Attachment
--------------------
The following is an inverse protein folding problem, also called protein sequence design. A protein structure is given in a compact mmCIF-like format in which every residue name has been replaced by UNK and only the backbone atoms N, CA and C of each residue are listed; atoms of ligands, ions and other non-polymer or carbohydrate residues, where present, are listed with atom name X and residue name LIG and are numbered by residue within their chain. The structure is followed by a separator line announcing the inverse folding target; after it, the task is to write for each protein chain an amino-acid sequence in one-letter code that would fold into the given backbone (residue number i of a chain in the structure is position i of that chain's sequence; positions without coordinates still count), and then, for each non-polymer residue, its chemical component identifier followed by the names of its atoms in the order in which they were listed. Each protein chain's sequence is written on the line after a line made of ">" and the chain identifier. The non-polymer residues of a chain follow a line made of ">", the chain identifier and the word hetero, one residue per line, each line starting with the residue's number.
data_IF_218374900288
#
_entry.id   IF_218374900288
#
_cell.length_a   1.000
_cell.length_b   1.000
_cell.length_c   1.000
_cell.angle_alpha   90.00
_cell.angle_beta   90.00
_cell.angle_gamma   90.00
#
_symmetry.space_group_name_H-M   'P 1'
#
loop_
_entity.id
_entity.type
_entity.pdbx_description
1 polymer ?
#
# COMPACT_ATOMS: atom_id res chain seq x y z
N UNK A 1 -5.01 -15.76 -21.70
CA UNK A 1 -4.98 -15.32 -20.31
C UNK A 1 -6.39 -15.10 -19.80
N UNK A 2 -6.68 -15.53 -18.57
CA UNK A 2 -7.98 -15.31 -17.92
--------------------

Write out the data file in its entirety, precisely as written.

The following is an inverse protein folding problem, also called protein sequence design. A protein structure is given in a compact mmCIF-like format in which every residue name has been replaced by UNK and only the backbone atoms N, CA and C of each residue are listed; atoms of ligands, ions and other non-polymer or carbohydrate residues, where present, are listed with atom name X and residue name LIG and are numbered by residue within their chain. The structure is followed by a separator line announcing the inverse folding target; after it, the task is to write for each protein chain an amino-acid sequence in one-letter code that would fold into the given backbone (residue number i of a chain in the structure is position i of that chain's sequence; positions without coordinates still count), and then, for each non-polymer residue, its chemical component identifier followed by the names of its atoms in the order in which they were listed. Each protein chain's sequence is written on the line after a line made of ">" and the chain identifier. The non-polymer residues of a chain follow a line made of ">", the chain identifier and the word hetero, one residue per line, each line starting with the residue's number.
data_IF_218374900288
#
_entry.id   IF_218374900288
#
_cell.length_a   1.000
_cell.length_b   1.000
_cell.length_c   1.000
_cell.angle_alpha   90.00
_cell.angle_beta   90.00
_cell.angle_gamma   90.00
#
_symmetry.space_group_name_H-M   'P 1'
#
loop_
_entity.id
_entity.type
_entity.pdbx_description
1 polymer ?
#
# COMPACT_ATOMS: atom_id res chain seq x y z
N UNK A 1 -5.01 -15.76 -21.70
CA UNK A 1 -4.98 -15.32 -20.31
C UNK A 1 -6.39 -15.10 -19.80
N UNK A 2 -6.68 -15.53 -18.57
CA UNK A 2 -7.98 -15.31 -17.92